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Well folks, vintage is now officially finished for 2014!  The wines we’re crafting from this year’s harvest will start to make their way into the marketplace from around July this year.  Hard to believe that the gorgeous glass of Clare Valley Riesling you might be sipping in spring this year came from grapes that were still hanging on the vine less than 6 months earlier!  Of course this is the case only with the unwooded aromatic white varieties.  The voluptuous Chardonnays and full-bodied reds you will have to wait a little longer for; we like to keep them tucked up nice and warm in our barrel hall for maturation.

Flooding on front lawn of winery – Feb 2014

This vintage was a rather drawn out affair – mainly due to the up and down weather conditions.  We started picking grapes in early February and the weather was quite warm but around Valentine’s Day it turned on us and we were drenched with rain.  Significant falls occurred from Thursday 13th February through to Saturday with flash flooding occurring through the district on Friday afternoon during the heaviest falls – not a lot of Valentine’s Day love felt for Mother Nature that day!  The weather improved after that but remained quite mild which slowed the ripening process quite significantly.  Whilst this was quite frustrating for the vineyard team, who are always keen to pick before the weather has a chance to turn again, the winemakers were happy that the grapes were allowed to develop their unique flavours at a more moderate pace.  If ripening occurs too quickly, the sugars develop ahead of the tannins and this often means that the end wines can be out of balance.

Through March we steadily continued the harvest, picking all of the white varieties on the Clare Valley estate and started to bring in the fruit from our grower partners in other regions across South Australia.  One particular week saw us process around 12% of our total intake in a matter of 7 days!   Our experienced teams who took this very intensive period in their stride, dealing with a whopping 452 tonnes of fruit received across a 30 hour period.  One of the greatest advantages our winemakers have is the ability to quickly harvest and process fruit when it is in its optimal flavour development stage – not having this capacity at the winery could adversely affect the quality of the fruit coming in and ultimately, of course, the wine.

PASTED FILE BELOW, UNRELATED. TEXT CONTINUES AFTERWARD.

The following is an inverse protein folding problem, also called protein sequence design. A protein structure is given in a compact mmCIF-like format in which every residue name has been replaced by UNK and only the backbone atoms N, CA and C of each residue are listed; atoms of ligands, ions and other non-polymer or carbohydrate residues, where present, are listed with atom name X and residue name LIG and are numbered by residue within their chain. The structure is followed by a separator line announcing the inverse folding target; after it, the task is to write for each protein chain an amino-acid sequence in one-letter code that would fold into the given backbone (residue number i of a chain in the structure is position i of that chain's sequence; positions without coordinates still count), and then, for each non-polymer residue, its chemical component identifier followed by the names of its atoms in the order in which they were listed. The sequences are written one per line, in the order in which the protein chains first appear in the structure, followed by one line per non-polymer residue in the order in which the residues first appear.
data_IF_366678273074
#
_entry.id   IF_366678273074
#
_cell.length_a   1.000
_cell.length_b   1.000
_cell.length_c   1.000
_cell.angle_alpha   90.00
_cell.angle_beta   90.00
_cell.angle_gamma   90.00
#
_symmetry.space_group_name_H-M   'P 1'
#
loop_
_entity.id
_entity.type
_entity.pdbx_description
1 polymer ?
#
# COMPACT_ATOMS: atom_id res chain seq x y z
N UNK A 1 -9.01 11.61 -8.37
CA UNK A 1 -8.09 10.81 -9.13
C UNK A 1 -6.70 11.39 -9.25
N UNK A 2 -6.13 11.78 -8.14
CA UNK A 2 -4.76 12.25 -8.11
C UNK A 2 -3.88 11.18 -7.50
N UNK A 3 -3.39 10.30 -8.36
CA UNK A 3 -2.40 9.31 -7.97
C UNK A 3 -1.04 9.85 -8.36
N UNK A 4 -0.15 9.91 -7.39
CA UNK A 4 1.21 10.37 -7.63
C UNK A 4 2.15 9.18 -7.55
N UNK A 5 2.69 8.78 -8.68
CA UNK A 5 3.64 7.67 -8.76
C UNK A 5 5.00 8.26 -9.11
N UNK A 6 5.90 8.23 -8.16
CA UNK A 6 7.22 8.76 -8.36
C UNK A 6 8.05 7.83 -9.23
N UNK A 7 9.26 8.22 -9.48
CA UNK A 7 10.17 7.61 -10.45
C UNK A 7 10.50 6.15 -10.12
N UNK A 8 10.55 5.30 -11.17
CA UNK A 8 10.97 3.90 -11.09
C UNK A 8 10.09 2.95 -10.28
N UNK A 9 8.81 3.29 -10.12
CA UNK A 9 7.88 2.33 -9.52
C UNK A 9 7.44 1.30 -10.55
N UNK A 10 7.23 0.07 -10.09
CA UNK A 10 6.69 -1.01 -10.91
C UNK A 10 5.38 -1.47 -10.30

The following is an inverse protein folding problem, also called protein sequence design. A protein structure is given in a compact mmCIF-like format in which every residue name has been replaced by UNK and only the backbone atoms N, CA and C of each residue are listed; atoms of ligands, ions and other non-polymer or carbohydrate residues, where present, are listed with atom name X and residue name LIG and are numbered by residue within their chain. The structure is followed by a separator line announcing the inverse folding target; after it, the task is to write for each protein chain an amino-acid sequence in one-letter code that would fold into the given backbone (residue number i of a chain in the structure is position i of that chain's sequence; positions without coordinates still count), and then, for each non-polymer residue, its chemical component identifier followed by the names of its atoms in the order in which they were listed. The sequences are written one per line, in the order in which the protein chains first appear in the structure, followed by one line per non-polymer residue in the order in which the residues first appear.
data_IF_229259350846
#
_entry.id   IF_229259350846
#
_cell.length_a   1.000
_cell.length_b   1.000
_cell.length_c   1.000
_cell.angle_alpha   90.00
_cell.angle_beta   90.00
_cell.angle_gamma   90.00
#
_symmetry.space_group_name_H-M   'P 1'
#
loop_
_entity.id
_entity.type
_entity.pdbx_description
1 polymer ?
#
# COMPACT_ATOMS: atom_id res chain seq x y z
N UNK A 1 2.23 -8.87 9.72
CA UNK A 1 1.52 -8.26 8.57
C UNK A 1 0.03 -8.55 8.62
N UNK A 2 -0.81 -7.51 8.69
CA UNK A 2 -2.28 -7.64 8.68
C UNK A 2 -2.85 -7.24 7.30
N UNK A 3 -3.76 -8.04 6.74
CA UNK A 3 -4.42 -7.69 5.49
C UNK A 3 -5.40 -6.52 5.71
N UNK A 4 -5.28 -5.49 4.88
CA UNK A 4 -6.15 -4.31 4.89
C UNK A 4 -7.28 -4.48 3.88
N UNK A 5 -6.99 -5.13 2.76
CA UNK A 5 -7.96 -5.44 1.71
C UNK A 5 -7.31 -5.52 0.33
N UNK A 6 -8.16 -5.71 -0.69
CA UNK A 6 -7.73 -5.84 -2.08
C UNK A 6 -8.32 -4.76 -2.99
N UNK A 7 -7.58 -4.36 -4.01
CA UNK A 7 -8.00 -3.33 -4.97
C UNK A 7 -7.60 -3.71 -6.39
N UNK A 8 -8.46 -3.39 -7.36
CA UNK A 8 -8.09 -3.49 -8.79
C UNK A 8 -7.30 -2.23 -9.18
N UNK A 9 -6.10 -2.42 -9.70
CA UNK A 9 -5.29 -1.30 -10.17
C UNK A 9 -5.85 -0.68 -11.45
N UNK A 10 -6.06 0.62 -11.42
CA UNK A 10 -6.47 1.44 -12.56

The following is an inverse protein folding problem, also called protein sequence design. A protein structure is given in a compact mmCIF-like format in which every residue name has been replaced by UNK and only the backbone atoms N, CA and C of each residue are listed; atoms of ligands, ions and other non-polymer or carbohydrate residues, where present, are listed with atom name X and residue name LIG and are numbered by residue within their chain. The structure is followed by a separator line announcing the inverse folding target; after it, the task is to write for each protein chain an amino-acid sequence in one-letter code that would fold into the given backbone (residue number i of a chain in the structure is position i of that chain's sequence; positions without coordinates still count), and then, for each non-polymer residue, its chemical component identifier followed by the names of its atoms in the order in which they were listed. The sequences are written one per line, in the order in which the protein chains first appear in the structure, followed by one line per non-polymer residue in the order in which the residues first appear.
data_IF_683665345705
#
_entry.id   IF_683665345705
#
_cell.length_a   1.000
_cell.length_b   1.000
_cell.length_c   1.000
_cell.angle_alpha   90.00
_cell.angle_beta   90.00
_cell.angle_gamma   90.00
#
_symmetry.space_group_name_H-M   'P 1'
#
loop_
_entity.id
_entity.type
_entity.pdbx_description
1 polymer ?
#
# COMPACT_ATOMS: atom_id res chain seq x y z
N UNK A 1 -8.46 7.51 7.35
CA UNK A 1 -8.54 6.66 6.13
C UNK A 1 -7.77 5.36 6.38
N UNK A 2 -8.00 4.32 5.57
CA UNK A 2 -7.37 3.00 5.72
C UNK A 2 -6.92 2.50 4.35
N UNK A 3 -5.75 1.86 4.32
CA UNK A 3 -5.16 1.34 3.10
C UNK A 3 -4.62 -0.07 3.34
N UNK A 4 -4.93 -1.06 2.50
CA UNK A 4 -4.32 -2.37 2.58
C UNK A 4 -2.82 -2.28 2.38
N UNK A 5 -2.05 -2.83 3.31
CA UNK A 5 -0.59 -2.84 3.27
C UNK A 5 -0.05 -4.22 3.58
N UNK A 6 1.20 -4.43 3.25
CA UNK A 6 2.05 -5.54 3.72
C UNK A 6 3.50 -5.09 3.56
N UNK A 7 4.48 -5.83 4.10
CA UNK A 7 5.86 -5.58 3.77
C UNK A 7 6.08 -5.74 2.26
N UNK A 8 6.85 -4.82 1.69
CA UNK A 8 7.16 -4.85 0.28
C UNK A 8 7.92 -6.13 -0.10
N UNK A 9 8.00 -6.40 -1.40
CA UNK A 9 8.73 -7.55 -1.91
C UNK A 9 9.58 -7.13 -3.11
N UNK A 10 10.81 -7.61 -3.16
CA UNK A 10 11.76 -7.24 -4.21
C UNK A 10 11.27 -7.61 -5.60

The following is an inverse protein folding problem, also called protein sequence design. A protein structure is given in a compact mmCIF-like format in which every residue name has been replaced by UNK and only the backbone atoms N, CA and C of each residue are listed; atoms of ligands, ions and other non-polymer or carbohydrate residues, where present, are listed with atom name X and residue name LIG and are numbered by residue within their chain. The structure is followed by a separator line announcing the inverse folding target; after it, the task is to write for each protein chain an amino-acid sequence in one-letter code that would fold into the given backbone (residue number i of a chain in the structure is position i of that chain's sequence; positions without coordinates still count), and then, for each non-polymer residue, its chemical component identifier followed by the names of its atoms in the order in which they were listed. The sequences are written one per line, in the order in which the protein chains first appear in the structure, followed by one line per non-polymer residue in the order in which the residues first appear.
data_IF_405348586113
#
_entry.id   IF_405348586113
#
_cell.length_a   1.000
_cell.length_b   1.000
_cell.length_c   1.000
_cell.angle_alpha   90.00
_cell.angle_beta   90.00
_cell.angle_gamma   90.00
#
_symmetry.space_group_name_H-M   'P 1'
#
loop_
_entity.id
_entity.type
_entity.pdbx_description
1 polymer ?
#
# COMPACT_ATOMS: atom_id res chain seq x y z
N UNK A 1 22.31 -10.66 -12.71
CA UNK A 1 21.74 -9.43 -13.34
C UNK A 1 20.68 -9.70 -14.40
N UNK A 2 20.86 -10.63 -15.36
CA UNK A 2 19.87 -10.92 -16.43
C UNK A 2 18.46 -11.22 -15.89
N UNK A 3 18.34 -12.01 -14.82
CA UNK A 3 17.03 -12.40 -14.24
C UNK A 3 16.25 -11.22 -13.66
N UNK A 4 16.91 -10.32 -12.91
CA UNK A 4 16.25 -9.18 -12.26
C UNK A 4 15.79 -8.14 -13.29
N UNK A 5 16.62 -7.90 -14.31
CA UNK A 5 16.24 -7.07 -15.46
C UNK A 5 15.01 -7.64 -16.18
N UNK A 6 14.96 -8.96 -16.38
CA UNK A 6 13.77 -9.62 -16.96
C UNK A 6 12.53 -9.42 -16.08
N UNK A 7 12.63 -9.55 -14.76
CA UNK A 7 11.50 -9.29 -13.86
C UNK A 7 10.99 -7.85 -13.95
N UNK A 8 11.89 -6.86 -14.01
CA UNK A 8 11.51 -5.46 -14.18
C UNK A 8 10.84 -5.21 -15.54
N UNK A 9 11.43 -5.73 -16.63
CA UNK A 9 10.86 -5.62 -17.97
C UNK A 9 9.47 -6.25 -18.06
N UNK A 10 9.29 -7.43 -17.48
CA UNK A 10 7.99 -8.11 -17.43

Harvesting on Clare Valley estate

Harvesting on the Taylors Clare Valley estate

Harvest continued steadily into April with perfect, mild conditions prevailing until the third week when the weather in the Clare Valley turned decidedly cooler with the region receiving a couple of downpours.  The rain meant that harvesting was halted for a couple of days but the vineyard team were quickly back into it once it stopped.  The last fruit to came in was the Cabernet Sauvignon on the 30th April 2014.  By this time all of the white wines had completed fermentation and most of the reds were into secondary fermentation.  At this early stage, the winemakers are reporting that based on the quality of the fruit harvested, they expect the wines from 2014 to be worthy successors of the excellent 2012 and 2013 vintages – good news indeed!